from the post by Virago on KiwiBiker forum:
This makes for some interesting reading: http://aranakenny.blogspot.co.nz/
It's worthwhile clicking through some of the links to get all the details, but in a nutshell:
A Victoria University employee, doing caretaking and security work, steals a student's cellphone while working. Seven months later, the victim tracks the phone down using smart-phone technology, and hands the evidence to the police. The culprit is arrested and charged, and he admits the theft.
Restorative city push picks up pace
from the article by Anne-Marie Emerson in the Wanganui Chronicle:
"The restorative city idea grew out of the very successful Whanganui Restorative Justice service operated by the same trustees for the last 12 years. That service allows restoration to occur by bringing offender, victim and their families together to address what has happened in a way that meets everyone's needs, especially the victim."
Twenty years of restorative justice in New Zealand
from the article by Fred W.M. McElrea in Tikkun:
As I look back over the last twenty years, the following aspects of the family group conference system stand out as being both innovative and of potential value to adult systems as well:
Badlands or fairyland? How to misuse statistics and confuse the public
If Truth in Justice were to have an annual award in 12 months time for the most inaccurate, misleading and appalling publication on crime and punishment, it is unlikely that anything would surpass Badlands: NZ - A Land Fit for Criminals by David Fraser and published by Ian Wishart.
While we were reluctant to give it any more publicity, the book is a self-contained case study of what can happen when someone with a set ideological agenda sets out to prove their position through false logic and the misuse of statistics. It almost qualifies as a serious hazard to public safety.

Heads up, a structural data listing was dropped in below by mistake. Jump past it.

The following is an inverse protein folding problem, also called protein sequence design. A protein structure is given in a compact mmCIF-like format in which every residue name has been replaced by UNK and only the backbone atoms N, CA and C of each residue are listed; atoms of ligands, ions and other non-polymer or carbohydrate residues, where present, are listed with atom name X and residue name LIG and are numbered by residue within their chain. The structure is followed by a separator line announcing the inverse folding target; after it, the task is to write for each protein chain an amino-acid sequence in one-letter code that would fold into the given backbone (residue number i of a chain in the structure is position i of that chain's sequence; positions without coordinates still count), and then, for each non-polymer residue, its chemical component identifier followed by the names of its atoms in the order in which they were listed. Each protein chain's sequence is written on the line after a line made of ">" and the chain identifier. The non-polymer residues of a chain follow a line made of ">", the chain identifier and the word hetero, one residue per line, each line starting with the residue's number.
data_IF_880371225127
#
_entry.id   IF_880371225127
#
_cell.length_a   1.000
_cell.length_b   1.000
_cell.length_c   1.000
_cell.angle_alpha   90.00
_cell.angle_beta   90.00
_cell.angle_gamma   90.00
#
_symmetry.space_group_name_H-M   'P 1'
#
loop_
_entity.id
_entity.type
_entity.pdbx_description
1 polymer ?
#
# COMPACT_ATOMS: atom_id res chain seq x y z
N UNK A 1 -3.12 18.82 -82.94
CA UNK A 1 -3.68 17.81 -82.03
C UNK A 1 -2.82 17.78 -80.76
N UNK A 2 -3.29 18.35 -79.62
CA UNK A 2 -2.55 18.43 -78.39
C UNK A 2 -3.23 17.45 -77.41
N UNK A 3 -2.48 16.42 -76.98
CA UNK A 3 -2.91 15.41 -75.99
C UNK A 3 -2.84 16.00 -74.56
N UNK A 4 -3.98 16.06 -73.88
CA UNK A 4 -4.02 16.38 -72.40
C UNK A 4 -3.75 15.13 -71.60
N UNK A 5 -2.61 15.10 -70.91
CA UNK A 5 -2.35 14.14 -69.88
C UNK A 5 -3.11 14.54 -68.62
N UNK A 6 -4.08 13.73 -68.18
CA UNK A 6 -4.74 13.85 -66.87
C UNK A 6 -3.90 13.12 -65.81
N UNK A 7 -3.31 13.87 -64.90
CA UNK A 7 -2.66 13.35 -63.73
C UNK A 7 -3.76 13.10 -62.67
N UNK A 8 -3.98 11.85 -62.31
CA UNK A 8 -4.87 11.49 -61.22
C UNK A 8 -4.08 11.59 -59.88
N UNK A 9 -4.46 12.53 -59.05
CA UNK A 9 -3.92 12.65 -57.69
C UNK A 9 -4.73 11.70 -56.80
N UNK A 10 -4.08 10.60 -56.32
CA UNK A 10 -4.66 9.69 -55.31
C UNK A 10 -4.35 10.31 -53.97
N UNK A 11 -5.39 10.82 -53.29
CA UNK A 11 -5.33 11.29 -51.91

We asked three people to review the book. Each has approached it from a different perspective.
Twenty years of restorative justice in New Zealand: Reflections of a judicial participant
from the article by Judge Fred McElrea:
The following aspects of the family group conference system stand out after 20 years as being both innovative and of potential value to adult systems as well:
The power of penal populism in New Zealand from 1999 to 2008
This thesis explains the rise and power of penal populism in contemporary New Zealand society. It argues that the rise of penal populism can be attributed to social, economic and political changes that have taken place in New Zealand since the postwar years. These changes undermined the prevailing penalwelfare logic that had dominated policymaking in this area since 1945.
It examines the way in which ‘the public’ became more involved in the administration of penal policy from 1999 to 2008. The credibility given to a law and order referendum in 1999, which drew attention to crime victims and ‘tough on crime’ discourse, exemplified their new role. In its aftermath, greater influence was given to the public and groups speaking on its behalf.
Editorial: Remarkable result
On the face of it, a new approach by the St Thomas of Canterbury school to misbehaviour by students has been an extraordinary success.
Since replacing its pastoral care behaviour management system with a restorative justice programme, the number of suspensions and expulsions the school has made have plummeted.
Kim Workman: My first experience with restorative justice
I have often wondered what restorative justice practitioners would have thought of the process. While much of what happened was culturally appropriate, it may well have been unacceptable in a western setting. The victim, as far as I could determine, did not seem to be traumatised by sharing her story and innermost feelings with the community - nor was she subsequently stigmatised by the villagers as a victim of incest. The penalty was quite severe, and yet at the end of the process, there was provision for reconciliation and full community restoration.